Chronic hip bursitis is a common yet difficult condition to treat successfully. A recent study, presented today at the 2014 Annual Meeting of the American Academy of Orthopaedic Surgeons (AAOS), compared the results of PRP and cortisone injections in patients with severe chronic hip (greater trochanteric) bursitis.
In "Platelet-Rich Plasma (PRP) More Effective than Cortisone for Severe Chronic Hip Bursitis," 40 patients were selected for the study and randomly divided into two groups: one group was treated with a single injection of 40 milligrams (mg) of methylprednisolone, and the second group, a single injection of PRP.
Results were recorded using the Harris Hip Score (HHS), which assesses a patient's functionality before and after hip treatment; and the Western Ontario and McMaster Universities Arthritis Index (WOMAC), which measures pain, stiffness and functional limitation. Before the injections, the first group of patients had average HHS scores of 50.5 and WOMAC scores of 58.3, while the second group had similar scores of 51.7 (HHS) and 58.8 (WOMAC).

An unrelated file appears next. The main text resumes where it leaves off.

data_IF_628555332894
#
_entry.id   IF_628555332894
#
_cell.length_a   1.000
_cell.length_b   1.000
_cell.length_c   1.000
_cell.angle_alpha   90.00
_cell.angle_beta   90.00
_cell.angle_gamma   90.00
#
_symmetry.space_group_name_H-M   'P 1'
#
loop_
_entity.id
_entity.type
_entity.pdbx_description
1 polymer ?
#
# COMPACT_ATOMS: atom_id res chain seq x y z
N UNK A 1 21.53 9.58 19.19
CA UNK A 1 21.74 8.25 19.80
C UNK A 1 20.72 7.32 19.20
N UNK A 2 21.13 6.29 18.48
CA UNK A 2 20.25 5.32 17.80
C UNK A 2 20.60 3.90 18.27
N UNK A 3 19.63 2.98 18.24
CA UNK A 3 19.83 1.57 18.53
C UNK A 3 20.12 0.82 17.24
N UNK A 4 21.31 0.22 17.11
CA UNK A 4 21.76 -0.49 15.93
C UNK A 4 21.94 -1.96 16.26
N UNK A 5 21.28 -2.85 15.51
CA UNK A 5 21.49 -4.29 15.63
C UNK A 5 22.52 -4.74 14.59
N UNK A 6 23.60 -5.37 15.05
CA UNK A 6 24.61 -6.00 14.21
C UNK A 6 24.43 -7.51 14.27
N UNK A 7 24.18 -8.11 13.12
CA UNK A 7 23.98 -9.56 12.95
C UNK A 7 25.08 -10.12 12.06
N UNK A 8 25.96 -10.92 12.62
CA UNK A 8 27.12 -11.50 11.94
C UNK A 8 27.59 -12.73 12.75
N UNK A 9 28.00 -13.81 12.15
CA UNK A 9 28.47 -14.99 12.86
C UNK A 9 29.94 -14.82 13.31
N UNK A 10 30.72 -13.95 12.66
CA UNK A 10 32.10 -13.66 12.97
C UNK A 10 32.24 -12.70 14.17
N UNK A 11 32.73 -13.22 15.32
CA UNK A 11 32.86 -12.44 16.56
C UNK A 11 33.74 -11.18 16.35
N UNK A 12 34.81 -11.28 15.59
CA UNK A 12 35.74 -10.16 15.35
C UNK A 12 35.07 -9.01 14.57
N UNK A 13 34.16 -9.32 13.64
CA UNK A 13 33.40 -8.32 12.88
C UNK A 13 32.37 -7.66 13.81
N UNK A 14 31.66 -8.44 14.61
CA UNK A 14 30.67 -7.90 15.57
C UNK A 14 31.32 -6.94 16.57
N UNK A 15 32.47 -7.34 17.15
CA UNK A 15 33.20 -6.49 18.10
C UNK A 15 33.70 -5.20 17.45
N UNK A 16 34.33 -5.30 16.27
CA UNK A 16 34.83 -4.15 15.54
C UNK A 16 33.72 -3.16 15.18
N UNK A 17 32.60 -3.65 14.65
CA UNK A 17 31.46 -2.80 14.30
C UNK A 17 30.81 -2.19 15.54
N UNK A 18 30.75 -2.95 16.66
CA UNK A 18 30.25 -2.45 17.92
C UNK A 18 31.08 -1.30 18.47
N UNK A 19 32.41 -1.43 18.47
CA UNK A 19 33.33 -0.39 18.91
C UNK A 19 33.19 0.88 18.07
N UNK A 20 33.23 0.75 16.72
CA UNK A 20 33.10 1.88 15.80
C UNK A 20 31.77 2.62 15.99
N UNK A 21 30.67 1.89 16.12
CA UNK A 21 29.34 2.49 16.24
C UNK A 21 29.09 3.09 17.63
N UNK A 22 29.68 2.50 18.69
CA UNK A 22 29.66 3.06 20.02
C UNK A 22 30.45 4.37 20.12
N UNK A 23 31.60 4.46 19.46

After three months, the cortisone patients reported an average HHS score of 75.3 and a WOMAC score of 83.6; and the PRP patients, 84.2 (HHS) and 91.4 (WOMAC). The PRP patient scores remained high (87.4 HHS, 89.3 WOMAC), while the cortisone patient scores fell to near pretreatment levels (58.8 HHS, 63.4 WOMAC), at one year post treatment.
According to the study authors, PRP injections are significantly more effective and durable than cortisone injections for the treatment of severe chronic hip bursitis.